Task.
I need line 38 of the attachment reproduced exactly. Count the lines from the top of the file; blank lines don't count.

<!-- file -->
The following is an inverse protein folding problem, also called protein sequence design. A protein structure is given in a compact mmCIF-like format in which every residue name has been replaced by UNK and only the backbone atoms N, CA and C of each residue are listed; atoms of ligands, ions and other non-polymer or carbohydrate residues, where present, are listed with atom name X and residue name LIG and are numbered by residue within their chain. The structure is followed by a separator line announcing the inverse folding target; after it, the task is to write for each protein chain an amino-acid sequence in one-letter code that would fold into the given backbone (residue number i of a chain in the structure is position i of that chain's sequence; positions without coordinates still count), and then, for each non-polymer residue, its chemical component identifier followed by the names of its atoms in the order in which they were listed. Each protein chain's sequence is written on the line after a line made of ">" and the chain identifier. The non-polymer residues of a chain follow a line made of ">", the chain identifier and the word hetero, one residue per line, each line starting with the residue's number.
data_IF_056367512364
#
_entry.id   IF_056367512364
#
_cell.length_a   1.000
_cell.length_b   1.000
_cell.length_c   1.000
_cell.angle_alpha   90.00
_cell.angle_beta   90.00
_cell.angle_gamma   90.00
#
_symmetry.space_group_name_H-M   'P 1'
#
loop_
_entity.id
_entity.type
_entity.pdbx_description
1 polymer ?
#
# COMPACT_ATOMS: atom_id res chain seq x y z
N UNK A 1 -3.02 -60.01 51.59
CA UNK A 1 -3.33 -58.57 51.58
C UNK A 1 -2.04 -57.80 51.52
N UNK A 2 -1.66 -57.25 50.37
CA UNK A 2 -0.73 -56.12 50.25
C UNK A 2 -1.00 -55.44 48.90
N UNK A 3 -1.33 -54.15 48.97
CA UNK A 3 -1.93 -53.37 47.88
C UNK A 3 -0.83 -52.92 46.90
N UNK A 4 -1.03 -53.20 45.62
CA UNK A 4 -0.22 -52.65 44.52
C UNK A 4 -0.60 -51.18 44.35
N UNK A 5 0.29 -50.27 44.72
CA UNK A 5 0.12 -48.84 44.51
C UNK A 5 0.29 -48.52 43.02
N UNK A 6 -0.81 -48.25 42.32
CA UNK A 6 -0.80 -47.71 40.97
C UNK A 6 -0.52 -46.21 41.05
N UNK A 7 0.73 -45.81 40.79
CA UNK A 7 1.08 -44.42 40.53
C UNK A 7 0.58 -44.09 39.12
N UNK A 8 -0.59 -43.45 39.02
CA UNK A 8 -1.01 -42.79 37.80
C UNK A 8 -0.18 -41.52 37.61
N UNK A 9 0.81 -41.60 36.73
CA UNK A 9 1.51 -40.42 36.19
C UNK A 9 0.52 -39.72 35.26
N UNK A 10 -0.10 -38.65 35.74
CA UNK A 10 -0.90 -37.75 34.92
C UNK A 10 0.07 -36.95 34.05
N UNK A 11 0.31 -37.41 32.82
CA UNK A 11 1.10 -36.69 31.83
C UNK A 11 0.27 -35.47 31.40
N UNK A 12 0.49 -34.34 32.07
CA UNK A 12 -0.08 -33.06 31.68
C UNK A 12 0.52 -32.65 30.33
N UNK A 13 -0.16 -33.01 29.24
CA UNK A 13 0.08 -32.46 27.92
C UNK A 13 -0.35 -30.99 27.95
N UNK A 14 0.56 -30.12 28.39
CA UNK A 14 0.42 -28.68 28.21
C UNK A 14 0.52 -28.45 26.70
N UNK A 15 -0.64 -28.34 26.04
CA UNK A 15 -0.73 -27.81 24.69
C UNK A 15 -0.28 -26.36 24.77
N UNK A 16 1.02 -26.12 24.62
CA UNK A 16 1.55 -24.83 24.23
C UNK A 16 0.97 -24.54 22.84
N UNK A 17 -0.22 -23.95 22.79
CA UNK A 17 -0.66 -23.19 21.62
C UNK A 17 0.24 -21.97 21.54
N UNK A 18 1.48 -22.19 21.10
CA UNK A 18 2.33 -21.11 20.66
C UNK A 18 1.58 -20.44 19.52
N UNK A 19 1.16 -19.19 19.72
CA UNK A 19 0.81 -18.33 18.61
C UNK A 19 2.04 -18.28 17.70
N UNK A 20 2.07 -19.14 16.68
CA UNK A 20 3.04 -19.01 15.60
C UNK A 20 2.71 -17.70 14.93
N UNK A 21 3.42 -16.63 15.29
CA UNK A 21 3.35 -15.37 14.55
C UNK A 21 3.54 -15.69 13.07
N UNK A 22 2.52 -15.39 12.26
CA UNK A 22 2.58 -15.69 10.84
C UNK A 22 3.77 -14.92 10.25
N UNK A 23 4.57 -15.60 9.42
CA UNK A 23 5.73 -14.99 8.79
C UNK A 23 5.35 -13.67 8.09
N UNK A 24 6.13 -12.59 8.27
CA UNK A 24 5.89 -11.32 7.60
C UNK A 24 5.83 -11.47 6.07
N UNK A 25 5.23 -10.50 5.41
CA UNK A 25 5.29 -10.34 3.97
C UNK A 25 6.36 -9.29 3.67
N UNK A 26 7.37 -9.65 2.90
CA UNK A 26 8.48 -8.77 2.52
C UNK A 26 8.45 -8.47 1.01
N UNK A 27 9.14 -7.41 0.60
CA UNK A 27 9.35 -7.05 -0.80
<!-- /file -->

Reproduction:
CA UNK A 6 -0.80 -47.71 40.97